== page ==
It’s delightful to read the classic Hammerian narrative, and we get all the noir detective tropes from a story set in the ’60s that we could possibly want. The dames are beautiful and dangerous, and the fights are gritty and violent. What surprised me, though, is how Lawful Good Hammer is. I mean, he’s against the law most of the time–laws and law-abiders get in the way of justice in his stories, but according to his own very high moral code, he is exact. He’s not your bitter, jaded, cynical hero, but a paladin, fighting for justice even when justice isn’t doing so. Perhaps especially then.
I was also surprised at how strong the female characters are, especially Velda, Hammer’s partner. Every single woman in this book is interesting, round, mysterious, strong, and acting on their own vital objectives. Not only that, but even though Hammer is a womanizer, his emotional world surrounding that is complex and not misogynistic at all. What a fantastic team Mike and Velda make. Now let’s make this into a movie, stat.
Max Allan Collins has adapted several of Spillane’s manuscripts for publication, and I have to say his work is smooth as butter, i never got jolted between the two authors in style, tone, or anything else, the book is seamless (though there were a couple typos).
Bottom Line: This book is so very much fun! Too much sex and violence for kids who enjoy detective stories, though. This one’s for grownups. Very highly recommended.
Book Review: Plague Nation by Dana Fredsti
Review by: Prof. Jenn
For a reminder of my opinion of Fredsti’s first zombie book in this series, and my interview with her, see here: http://nerdsinbabeland.com/archives/6571.
In Plague Nation, the zombie virus has spread from our one little college town to all the way across the, well, nation. We also learn that there is more than meets the eye with how the plague started in the first place. We catch a brief glimpse of a new villain, and learn more about a possible cure. Though the next book is called Plague World, so I wouldn’t hold your breath yet.
Here’s my professional opinion of Plague Nation, in list form, like the last one was. Also, lists are cool.
What I liked:
The pacing. This sequel is much tighter than the first one–it hits the ground running, and doesn’t let up. Having said that, there are enough quiet spots to allow us to catch our breath, but not enough to drag down the drama.
Character development: Remember when I complained last time about one-dimensional characters? Well they’ve developed here, and it makes us want to know what happens next much more now that we’re getting to know our characters better.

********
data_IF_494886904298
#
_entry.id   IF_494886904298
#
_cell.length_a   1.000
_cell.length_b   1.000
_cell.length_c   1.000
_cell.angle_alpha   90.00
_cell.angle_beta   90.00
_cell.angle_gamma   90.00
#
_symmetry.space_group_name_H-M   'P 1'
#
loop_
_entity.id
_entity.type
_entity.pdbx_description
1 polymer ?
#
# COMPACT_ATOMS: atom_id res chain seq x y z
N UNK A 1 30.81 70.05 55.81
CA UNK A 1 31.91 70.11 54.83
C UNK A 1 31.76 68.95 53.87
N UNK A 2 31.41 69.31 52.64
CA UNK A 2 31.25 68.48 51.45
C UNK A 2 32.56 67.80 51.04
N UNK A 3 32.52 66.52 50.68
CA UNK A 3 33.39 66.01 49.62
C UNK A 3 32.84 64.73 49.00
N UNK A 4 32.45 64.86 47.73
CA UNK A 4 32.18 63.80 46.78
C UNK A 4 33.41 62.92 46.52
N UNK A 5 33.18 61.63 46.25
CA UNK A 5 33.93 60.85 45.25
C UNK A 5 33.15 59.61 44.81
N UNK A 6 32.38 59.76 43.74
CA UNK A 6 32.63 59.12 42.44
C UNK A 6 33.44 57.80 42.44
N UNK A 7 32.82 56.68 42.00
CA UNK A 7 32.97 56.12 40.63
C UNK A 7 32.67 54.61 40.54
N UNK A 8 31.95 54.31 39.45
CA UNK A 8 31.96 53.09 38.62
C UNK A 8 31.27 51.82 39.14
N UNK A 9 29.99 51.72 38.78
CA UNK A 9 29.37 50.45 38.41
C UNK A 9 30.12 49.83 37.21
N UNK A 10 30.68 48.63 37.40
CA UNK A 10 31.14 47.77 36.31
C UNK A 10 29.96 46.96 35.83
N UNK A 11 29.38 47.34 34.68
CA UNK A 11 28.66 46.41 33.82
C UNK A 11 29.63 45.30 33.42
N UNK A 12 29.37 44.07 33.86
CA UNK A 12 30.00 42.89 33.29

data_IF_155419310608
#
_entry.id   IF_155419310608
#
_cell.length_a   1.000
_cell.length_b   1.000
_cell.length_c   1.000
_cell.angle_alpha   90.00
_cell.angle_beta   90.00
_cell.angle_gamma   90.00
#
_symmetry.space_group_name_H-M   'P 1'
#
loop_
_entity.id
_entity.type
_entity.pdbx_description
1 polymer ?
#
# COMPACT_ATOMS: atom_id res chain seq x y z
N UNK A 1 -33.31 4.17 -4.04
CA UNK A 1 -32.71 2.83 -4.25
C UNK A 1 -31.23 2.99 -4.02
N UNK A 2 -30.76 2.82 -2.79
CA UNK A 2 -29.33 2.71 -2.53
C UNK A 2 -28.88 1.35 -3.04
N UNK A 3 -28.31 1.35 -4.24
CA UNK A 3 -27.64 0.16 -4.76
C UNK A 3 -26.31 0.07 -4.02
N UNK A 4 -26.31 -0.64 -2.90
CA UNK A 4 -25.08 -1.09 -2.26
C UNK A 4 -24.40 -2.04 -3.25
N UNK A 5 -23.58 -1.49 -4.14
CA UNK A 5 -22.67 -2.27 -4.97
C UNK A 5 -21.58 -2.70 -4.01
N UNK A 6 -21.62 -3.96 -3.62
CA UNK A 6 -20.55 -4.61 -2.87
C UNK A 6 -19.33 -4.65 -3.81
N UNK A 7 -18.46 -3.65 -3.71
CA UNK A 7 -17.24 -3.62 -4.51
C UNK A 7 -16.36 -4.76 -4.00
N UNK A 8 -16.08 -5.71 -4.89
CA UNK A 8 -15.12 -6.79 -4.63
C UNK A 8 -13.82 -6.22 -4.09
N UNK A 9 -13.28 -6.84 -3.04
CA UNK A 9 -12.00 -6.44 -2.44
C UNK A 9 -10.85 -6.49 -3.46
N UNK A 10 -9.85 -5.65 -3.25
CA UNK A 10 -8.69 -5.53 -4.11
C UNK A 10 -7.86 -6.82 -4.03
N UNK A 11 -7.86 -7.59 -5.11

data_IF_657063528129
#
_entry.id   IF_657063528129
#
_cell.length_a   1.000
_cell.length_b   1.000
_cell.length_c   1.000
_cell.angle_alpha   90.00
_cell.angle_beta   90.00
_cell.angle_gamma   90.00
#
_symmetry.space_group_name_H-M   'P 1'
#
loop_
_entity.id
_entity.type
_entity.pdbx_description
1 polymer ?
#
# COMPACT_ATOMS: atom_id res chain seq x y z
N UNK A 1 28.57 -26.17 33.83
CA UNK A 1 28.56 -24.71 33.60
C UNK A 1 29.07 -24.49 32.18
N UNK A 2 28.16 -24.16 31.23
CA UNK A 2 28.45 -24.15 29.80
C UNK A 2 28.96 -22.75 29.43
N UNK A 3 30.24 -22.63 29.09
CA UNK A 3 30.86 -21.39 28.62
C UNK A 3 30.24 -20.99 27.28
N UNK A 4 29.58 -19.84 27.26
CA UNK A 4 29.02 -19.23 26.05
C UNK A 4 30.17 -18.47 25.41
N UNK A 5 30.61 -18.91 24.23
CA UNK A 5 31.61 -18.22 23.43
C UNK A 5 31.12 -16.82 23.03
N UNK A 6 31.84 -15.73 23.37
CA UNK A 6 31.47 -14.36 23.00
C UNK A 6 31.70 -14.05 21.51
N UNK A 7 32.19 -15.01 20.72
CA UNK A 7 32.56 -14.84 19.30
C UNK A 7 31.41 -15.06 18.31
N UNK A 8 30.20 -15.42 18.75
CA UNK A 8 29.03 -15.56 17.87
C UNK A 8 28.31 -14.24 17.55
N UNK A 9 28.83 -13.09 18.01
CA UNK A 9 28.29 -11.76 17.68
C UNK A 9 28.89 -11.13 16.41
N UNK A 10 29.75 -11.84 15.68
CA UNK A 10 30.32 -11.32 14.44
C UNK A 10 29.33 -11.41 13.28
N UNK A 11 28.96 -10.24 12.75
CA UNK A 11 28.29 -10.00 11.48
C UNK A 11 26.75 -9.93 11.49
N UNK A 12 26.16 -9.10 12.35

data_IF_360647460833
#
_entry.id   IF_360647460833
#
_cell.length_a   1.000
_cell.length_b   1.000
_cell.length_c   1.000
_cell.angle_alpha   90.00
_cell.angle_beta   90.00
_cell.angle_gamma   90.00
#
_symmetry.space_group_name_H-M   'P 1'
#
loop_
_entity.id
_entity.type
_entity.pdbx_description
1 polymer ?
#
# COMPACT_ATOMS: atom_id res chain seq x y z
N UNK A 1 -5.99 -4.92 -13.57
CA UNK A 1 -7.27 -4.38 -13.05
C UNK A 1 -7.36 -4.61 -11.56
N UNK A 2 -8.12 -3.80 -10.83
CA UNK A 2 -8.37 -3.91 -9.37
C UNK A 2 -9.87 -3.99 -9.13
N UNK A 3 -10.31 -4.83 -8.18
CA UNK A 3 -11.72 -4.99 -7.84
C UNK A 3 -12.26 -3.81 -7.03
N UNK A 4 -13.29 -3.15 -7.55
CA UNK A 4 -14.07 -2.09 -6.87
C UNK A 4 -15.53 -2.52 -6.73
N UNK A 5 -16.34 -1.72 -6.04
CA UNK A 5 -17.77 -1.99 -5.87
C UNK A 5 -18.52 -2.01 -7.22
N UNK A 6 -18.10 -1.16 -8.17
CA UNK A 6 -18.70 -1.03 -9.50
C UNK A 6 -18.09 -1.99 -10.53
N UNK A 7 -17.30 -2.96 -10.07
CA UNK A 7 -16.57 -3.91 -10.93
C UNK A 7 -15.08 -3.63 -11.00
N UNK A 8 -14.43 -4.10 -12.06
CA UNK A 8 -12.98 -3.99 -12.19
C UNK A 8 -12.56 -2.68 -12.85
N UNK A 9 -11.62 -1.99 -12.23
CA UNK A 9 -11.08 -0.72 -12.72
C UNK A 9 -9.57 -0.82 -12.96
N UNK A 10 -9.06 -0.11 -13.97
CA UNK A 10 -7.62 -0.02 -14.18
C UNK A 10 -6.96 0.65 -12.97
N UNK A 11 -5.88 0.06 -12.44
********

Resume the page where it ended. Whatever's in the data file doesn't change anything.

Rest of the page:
The drama re: Gabriel’s mysterious condition. It’s getting down to the wire, and it’s exciting.
Our new silky, creepy villain. Actually I wish we had more of him– the conclusion of his thread is a bit anticlimactic, though I can tell he’ll continue in the next book. But he’s great to have–a supervillain in a zombie story, totally charming and sociopathic.
The premise of including lots and lots of pop culture, and characters who quote movies, and reference them in their daily activities. Like we do.
What I didn’t like:
Ashley’s snarky inner monologue. It was a bit too much in the last book, and in the sequel, it’s even more out of hand. Instead of sounding like a funny, smart, kick ass protagonist (which I suspect is the idea behind writing her like this), Ashley just grates on the nerves.
As much as I like the idea of pop culture references in a story like this, it does get a bit overboard in actual practice. Also, it veers a bit too close to Walking Dead. There’s a fine line between postmodern remix and clunky copying, and this book crosses that line a few times.
The conspiracy plot-line: I won’t spoil it for you, readers, but I don’t get it–the motivations behind the new evil-doers are not plausible to me. I don’t know, go read it, then email me and see if that’s just me.
Bottom line: if you can grit your teeth past Ashley’s voice, pick up Plague Nation and have fun seeing how our intrepid wild cards are faring against the spread of the zombie virus.
The Magic Circle by Jenny Davidson is the story of three young women whose lives revolve around games. Ruth is a postdoctoral fellow at Columbia University in New York City whose research focus is on game theory and design. She pulls two friends, Lucy and Anna, into the development of her most recent alternate reality game, Trapped in the Asylum. The Magic Circle follows the dramatic, life-altering effects game development and practice has on these three women.
The Magic Circle has a lot of potential. It explores a segment of geek culture that I personally love (live action role-playing gaming, ARGs, etc) and involves three strong female protagonists. Additionally, Davidson incorporates different forms of story-telling, including having portions of the story told via gchat conversations, online forum conversations, and blog posts. It has a much darker tone than I expected and includes some interesting twists. While I would love to be more involved in LARP and ARG culture, I admit I do not know all of the intricacies of that world and therefore cannot speak to the validity of the culture they portray in this book. Nevertheless, I enjoyed reading a book that acknowledges how enlightening and fun this world can be, primarily with regards to the Trapped in the Asylum game.